Some of this blog’s readers are likely already aware that the Canadian province of British Columbia (where I live) is going to have a provincial general election on May 9. Lots of issues are being raised in the election campaign: jobs, the cost of housing, natural resources, regional inequities, and campaign financing.
As in any election, education is also an important issue. The platforms of BC’s three major political parties – the Liberals (who, as the party with the most elected representatives in BC’s Legislature, are the current governing party), the New Democratic Party (NDP), and the Green Party – all have promises related to elementary and secondary (K-12) education. That’s heartening to see, because publicly-funded education is an essential part of a democratic, equal-opportunity society. However, the election discussions around BC’s K-12 public education system have not always included the significant events around that system in the last few years. I think these events should have a higher profile during this election – not just because of the impact of those events on BC education, but also because of the questions they raise about the conduct and decision-making of the current government.
In November 2016, the Supreme Court of Canada ruled in favour of the BC Teachers’ Federation (BCTF) – the union representing teachers in BC’s K-12 public schools – in a case that arose out of a Liberal government decision in 2002. In that year, the government used its legislative powers to take the issues of class size and composition out of collective bargaining with the BCTF. I’ve written about the details and history of this case in other posts on this blog, here, here and here. The Supreme Court decision had the effect of restoring the deleted contract language into the government’s current collective agreement with the BCTF. This meant that the government and the BCTF had to negotiate new contract language to apply those restored conditions from 2002 to the K-12 education system of 2017.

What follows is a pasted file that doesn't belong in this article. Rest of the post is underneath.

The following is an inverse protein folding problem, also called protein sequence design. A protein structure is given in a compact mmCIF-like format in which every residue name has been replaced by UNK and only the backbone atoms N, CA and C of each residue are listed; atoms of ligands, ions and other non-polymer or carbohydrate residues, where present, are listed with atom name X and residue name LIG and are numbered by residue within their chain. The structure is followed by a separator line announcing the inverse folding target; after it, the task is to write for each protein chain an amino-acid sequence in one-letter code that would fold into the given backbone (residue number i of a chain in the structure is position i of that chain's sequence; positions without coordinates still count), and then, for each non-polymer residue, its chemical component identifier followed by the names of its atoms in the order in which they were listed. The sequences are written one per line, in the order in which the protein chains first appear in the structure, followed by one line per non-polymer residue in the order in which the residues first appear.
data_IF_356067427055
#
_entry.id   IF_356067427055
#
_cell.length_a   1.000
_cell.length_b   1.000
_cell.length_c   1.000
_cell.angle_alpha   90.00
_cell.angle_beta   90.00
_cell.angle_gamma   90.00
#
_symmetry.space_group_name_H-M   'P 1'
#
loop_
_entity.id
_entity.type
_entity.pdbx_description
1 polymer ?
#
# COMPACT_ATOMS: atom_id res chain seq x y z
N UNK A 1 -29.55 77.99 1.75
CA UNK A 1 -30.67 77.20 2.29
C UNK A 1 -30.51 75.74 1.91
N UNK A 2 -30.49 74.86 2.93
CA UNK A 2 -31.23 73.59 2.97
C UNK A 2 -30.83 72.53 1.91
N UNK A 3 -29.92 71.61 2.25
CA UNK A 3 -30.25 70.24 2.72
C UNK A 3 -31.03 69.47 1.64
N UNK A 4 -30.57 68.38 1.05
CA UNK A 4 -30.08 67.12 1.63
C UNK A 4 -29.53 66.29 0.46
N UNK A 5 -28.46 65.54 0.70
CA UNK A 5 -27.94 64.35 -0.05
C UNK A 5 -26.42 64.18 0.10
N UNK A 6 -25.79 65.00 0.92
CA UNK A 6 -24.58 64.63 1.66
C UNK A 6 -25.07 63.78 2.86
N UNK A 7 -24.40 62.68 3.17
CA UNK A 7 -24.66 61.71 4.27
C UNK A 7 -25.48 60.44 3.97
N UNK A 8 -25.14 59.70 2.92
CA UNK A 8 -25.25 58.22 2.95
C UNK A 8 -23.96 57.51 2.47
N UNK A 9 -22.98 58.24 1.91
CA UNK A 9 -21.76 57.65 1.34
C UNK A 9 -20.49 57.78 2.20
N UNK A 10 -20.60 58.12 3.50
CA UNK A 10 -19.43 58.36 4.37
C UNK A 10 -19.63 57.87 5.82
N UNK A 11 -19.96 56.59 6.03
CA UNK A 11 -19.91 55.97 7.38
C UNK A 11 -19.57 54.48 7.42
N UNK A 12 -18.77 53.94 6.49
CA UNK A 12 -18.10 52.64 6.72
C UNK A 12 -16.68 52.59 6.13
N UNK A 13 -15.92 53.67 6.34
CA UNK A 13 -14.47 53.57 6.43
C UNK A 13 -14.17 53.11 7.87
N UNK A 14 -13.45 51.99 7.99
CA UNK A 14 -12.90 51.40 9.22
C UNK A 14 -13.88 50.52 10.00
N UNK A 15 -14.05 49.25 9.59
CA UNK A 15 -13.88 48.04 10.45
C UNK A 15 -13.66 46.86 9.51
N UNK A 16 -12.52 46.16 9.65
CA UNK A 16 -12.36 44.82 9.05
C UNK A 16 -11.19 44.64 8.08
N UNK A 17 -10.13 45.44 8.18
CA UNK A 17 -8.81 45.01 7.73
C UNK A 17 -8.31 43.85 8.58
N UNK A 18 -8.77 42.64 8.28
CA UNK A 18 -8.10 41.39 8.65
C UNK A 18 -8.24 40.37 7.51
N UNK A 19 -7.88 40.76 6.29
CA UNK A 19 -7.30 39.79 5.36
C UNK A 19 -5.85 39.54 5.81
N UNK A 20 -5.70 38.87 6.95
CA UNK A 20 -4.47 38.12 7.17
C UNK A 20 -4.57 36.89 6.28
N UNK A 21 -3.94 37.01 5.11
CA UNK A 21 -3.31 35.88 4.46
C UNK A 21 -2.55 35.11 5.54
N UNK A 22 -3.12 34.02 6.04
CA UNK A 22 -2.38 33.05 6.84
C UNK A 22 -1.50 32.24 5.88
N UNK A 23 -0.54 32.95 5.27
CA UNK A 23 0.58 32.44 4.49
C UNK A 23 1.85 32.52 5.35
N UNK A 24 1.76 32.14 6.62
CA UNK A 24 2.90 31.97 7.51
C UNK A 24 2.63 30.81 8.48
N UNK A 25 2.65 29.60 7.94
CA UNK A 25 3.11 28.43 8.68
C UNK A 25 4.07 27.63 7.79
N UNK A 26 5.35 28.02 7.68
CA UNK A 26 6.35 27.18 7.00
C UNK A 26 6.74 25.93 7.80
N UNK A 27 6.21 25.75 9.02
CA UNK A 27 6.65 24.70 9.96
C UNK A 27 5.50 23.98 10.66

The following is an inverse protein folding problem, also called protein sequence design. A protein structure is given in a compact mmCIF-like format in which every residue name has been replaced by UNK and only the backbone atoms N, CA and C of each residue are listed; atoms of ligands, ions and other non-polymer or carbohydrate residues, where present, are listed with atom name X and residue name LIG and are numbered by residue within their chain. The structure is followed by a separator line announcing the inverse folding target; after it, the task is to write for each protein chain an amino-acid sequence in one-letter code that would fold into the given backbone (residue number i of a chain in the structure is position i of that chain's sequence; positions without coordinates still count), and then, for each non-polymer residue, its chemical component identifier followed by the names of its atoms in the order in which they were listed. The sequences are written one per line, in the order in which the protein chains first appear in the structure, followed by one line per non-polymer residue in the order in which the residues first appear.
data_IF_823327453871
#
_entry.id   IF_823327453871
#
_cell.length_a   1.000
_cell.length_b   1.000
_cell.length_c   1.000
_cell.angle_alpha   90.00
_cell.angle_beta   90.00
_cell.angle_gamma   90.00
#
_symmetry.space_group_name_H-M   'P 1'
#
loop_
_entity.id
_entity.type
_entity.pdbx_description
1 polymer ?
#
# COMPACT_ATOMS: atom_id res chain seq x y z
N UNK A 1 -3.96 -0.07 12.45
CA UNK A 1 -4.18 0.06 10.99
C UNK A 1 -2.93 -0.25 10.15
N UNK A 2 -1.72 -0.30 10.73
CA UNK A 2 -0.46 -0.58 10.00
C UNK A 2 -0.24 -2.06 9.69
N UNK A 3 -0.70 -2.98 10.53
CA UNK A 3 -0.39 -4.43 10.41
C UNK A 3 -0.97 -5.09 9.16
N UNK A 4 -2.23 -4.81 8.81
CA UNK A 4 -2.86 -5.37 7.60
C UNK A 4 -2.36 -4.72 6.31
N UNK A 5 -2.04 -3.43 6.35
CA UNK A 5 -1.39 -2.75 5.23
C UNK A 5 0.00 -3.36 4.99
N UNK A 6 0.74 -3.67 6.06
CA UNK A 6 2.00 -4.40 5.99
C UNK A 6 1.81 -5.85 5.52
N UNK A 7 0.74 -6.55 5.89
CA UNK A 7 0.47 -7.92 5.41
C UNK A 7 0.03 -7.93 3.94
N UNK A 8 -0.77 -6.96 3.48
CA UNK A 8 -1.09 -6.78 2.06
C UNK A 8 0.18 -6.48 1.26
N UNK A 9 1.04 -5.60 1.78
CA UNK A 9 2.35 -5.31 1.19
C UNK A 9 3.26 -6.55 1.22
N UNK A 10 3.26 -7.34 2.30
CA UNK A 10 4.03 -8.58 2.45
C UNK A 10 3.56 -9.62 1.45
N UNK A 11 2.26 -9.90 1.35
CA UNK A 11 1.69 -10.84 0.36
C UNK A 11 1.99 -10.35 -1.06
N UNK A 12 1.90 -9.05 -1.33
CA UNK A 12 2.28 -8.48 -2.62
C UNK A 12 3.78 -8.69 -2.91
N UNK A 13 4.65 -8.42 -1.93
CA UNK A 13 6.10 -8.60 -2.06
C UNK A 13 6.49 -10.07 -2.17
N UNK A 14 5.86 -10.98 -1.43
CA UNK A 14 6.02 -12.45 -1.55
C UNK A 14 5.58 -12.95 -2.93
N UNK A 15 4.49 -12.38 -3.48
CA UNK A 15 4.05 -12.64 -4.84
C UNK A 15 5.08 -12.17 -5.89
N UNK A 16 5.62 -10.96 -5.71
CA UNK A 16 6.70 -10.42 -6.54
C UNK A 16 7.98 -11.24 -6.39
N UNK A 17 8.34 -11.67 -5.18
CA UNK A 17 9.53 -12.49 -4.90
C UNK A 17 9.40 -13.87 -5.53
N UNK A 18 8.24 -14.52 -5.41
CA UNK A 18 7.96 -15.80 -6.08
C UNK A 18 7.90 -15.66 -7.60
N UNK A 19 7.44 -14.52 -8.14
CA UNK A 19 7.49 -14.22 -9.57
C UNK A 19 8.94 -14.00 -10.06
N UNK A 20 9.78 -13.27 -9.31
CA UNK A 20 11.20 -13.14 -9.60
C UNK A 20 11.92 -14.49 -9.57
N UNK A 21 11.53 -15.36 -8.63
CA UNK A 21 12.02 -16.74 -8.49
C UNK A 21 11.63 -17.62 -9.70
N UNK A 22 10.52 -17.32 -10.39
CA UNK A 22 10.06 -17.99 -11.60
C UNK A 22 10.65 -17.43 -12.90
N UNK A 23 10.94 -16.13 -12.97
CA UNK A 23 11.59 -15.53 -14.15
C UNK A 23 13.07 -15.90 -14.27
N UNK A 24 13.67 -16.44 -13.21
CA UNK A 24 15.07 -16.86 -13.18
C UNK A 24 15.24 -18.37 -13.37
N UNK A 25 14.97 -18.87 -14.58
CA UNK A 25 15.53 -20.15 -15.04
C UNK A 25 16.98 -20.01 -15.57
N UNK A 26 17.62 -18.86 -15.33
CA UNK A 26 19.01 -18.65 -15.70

One question that voters could reasonably ask about these events is why the conflict over the 2002 decision was before the courts for nearly 15 years. The BCTF is a large, powerful union and a tough negotiator. And since the provincial government is responsible for allocating public funds and providing public services, it’s not surprising that the government would be inclined to take a hard line in its relationship with the BCTF. It’s part of responsible governance to ensure that government-funded services are being delivered productively and cost-effectively.
However, being the steward of public funds also means being accountable for the decisions on how those funds are spent. At the time of the Supreme Court of Canada decision, the BCTF estimated that implementing the revised contract language would cost the government around $250 million a year. The interim agreement that the government and the BCTF reached in January will see the government investing $50 million in hiring new teachers and staff. There hasn’t been any estimate that I’ve seen of how much the government spent – in costs, resources, and/or staff time – in fighting the BCTF case in court for so long. But one can only assume that supporting such a complex case for such a long time would be extremely expensive. So the cost to the government of resolving the BCTF case is likely significantly higher than the expenditures it is now making.